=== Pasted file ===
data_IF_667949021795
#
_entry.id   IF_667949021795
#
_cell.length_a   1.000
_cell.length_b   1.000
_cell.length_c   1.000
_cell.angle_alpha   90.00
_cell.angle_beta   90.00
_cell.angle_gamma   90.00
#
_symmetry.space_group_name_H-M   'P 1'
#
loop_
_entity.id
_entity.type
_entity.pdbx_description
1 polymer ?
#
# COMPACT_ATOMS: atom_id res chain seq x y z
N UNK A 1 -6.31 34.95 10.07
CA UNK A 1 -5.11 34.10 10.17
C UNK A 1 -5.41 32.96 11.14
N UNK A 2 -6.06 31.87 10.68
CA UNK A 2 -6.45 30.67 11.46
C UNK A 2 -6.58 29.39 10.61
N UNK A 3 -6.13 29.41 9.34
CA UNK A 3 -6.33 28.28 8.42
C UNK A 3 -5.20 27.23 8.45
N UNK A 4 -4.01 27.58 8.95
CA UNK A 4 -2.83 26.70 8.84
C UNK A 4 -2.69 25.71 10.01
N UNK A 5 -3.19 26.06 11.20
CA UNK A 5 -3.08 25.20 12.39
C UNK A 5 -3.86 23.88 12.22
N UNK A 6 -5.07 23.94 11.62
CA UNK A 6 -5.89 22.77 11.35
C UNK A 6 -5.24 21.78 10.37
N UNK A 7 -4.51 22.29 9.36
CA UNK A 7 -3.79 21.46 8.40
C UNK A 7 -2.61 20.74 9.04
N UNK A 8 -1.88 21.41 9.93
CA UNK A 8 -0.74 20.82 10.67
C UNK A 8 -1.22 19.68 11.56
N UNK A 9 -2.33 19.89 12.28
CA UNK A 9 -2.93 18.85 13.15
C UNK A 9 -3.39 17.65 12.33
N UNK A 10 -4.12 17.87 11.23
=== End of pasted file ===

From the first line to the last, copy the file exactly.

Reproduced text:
data_IF_667949021795
#
_entry.id   IF_667949021795
#
_cell.length_a   1.000
_cell.length_b   1.000
_cell.length_c   1.000
_cell.angle_alpha   90.00
_cell.angle_beta   90.00
_cell.angle_gamma   90.00
#
_symmetry.space_group_name_H-M   'P 1'
#
loop_
_entity.id
_entity.type
_entity.pdbx_description
1 polymer ?
#
# COMPACT_ATOMS: atom_id res chain seq x y z
N UNK A 1 -6.31 34.95 10.07
CA UNK A 1 -5.11 34.10 10.17
C UNK A 1 -5.41 32.96 11.14
N UNK A 2 -6.06 31.87 10.68
CA UNK A 2 -6.45 30.67 11.46
C UNK A 2 -6.58 29.39 10.61
N UNK A 3 -6.13 29.41 9.34
CA UNK A 3 -6.33 28.28 8.42
C UNK A 3 -5.20 27.23 8.45
N UNK A 4 -4.01 27.58 8.95
CA UNK A 4 -2.83 26.70 8.84
C UNK A 4 -2.69 25.71 10.01
N UNK A 5 -3.19 26.06 11.20
CA UNK A 5 -3.08 25.20 12.39
C UNK A 5 -3.86 23.88 12.22
N UNK A 6 -5.07 23.94 11.62
CA UNK A 6 -5.89 22.77 11.35
C UNK A 6 -5.24 21.78 10.37
N UNK A 7 -4.51 22.29 9.36
CA UNK A 7 -3.79 21.46 8.40
C UNK A 7 -2.61 20.74 9.04
N UNK A 8 -1.88 21.41 9.93
CA UNK A 8 -0.74 20.82 10.67
C UNK A 8 -1.22 19.68 11.56
N UNK A 9 -2.33 19.89 12.28
CA UNK A 9 -2.93 18.85 13.15
C UNK A 9 -3.39 17.65 12.33
N UNK A 10 -4.12 17.87 11.23